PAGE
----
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Missouri lawmaker loses some power amid stem cell fraud case

A Missouri state lawmaker indicted on federal fraud charges for falsely promoting a treatment as having stem cells to help with COVID-19 and other illnesses has been stripped of some of her legislative power.

House Speaker Rob Vescovo on Monday removed fellow Republican Rep. Tricia Derges from all her committee assignments after a federal grand jury indicted the Nixa legislator on fraud charges.

She allegedly falsely promoted a treatment she was selling at medical clinics as containing stem cells that could treat various diseases, including COVID-19.

The 20-count indictment unsealed Monday also accuses the 63-year-old of illegally providing prescription drugs to clients and making false statements to federal agents investigating the case.

Derges did not immediately respond to phone and email messages Monday seeking comment. She was released on her own recognizance after making an initial court appearance during which she pleaded not guilty to all the charges.

Her defense attorney, Stacie Bilyeu, said that after the U.S. attorney’s office held a news conference to announce the indictment, Derges’ social media was flooded with comments by people who assumed by what they heard that she was guilty, which she called unfortunate.

“These are just allegations, these are just charges,” Bilyeu said. “Dr. Derges hasn’t been convicted of a thing and she is presumed innocent until, and if, she is — and that simply hasn’t happened yet.”

Prosecutors say Derges administered amniotic fluid, which she falsely claimed contained stem cells, as a treatment to patients who suffered from various diseases, including erectile dysfunction, Lyme disease and urinary incontinence.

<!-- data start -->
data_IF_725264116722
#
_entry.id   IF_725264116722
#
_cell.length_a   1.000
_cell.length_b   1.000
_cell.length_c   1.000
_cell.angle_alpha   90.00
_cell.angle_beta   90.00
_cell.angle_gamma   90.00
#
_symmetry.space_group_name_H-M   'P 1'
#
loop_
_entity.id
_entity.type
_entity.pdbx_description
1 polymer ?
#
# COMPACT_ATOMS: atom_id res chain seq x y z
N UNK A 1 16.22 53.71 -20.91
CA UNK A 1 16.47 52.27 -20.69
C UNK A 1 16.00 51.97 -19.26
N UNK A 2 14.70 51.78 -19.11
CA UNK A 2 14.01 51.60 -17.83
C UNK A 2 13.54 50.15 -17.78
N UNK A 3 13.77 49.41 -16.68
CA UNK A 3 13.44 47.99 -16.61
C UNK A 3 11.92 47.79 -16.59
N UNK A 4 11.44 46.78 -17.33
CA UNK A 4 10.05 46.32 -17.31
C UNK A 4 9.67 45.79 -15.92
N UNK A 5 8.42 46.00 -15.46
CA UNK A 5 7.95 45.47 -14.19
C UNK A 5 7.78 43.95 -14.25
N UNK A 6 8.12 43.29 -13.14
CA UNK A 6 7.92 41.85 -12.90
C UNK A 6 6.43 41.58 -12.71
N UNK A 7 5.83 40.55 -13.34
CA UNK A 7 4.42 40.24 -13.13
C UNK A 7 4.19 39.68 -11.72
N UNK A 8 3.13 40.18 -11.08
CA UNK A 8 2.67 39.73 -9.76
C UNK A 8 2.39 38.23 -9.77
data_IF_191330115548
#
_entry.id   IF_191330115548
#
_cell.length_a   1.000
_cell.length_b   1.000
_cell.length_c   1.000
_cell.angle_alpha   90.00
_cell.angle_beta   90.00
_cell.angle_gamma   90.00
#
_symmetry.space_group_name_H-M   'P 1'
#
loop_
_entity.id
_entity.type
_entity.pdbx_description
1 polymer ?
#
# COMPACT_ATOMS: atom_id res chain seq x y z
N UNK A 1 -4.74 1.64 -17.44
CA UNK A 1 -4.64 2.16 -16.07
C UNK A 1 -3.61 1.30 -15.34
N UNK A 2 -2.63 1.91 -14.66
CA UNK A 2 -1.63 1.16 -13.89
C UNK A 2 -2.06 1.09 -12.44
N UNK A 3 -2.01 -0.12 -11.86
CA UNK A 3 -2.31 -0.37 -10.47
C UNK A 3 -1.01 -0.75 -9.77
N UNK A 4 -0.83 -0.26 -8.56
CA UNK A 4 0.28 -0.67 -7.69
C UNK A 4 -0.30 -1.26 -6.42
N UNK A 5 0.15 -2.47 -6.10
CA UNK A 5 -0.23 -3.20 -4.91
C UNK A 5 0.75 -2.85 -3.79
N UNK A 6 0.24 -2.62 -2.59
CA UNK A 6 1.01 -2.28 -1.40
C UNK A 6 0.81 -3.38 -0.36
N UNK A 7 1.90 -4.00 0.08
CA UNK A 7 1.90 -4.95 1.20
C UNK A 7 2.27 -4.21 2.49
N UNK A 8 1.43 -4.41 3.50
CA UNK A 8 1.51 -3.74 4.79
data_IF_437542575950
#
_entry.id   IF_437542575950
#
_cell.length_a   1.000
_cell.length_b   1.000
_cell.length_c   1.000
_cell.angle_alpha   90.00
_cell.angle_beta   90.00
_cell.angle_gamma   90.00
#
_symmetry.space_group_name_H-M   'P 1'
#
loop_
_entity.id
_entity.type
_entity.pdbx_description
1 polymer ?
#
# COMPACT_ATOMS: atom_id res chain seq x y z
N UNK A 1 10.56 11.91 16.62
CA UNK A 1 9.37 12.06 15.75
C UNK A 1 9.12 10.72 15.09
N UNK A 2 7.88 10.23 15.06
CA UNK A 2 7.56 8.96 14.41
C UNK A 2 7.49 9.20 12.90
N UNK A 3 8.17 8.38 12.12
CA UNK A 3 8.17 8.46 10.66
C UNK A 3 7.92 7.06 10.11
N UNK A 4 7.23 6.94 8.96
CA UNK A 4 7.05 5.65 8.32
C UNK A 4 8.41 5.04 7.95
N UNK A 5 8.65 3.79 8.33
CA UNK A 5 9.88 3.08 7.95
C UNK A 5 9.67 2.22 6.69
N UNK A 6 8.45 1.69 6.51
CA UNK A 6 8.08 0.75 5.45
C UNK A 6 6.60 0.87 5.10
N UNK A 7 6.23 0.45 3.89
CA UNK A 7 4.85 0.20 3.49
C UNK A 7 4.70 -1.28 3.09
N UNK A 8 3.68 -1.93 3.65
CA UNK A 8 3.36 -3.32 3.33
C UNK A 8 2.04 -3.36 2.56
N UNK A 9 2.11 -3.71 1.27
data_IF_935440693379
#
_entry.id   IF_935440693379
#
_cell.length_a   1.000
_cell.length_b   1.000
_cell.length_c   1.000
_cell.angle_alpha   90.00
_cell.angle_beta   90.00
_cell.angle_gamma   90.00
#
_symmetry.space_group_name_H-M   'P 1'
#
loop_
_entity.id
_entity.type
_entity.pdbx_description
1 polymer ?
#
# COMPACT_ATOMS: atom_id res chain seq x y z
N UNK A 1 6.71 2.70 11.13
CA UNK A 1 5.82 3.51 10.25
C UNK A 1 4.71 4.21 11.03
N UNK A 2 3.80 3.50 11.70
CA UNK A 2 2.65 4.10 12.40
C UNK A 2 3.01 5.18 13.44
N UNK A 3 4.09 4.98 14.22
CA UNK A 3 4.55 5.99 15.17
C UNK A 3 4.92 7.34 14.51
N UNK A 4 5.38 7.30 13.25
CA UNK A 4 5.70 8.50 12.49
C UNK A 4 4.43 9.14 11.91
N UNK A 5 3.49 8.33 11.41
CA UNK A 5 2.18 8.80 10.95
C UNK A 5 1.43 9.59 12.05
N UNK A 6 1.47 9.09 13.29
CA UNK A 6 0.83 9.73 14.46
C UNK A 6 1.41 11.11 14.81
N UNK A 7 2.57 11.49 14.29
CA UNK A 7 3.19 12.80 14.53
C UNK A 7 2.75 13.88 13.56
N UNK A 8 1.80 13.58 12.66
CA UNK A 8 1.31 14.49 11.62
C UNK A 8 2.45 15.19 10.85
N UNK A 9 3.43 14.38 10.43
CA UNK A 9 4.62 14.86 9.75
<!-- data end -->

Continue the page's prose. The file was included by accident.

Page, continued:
Derges, who was elected in November 2020, also allegedly wrote in an April Facebook post: “This amazing treatment stands to provide a potential cure for COVID-19 patients that is safe and natural,” according to the indictment.

A National Institutes of Health panel recommends against stem cells’ use for COVID-19 outside of clinical trials.

U.S. Attorney Tim Garrison said in a news release that Derges abused “her privileged position to enrich herself” through deception.

“The indictment alleges she lied to her patients and she lied to federal agents,” Garrison said. “As an elected official and a health care provider, she deserves to be held to a high standard. This grand jury indictment exposes her deception and holds her accountable for her actions.”

Derges is not a physician but is licensed as an assistant physician, according to the U.S. attorney’s office. She operates three Ozark Valley Medical Clinic sites in Springfield, Ozark and Branson.

A spokeswoman for Missouri’s Department of Commerce and Industry said Derges received a doctorate from the Caribbean Medical University.

Eight counts against Derges involve five victims who lost nearly $200,000 in a fraud scheme that lasted from December 2018 to May 2020. She is also accused in 10 counts of distributing Oxycodone and Adderall over the internet without valid prescriptions. Two counts accuse her of making false statements to federal agents.

“Derges vowed to do no harm as a health care professional and was elected to serve the people, not deceive them,” said Timothy Langan, special agent in charge of the FBI in Kansas City, Missouri. “She used her position for personal gain and damaged the public’s trust.”

A jury trial was set for March 22.

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